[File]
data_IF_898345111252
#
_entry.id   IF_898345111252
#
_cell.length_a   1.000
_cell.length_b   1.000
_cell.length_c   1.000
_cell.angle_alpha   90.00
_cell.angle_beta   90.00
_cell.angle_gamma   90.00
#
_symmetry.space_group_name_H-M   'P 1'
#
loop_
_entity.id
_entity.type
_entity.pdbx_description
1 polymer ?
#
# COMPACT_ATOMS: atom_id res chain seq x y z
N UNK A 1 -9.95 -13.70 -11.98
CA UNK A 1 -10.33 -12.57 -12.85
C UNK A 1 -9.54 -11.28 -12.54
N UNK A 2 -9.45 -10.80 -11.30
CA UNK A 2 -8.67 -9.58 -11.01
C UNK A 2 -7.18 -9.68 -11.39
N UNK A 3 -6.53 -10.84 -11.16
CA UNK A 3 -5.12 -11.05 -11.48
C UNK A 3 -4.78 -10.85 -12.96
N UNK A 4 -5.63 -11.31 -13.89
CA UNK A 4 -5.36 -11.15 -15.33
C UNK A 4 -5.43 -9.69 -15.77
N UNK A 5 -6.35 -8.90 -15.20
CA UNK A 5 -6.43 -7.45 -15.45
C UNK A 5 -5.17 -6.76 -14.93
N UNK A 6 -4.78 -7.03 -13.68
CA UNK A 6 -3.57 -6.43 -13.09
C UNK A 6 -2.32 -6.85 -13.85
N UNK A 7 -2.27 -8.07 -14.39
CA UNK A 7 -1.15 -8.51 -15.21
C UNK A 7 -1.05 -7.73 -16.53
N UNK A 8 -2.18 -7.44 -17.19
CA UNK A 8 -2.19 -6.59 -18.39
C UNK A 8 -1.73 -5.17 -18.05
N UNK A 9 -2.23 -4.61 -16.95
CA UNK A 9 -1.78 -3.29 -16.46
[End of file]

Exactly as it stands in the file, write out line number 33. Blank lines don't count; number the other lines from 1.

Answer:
N UNK A 5 -6.35 -8.90 -15.20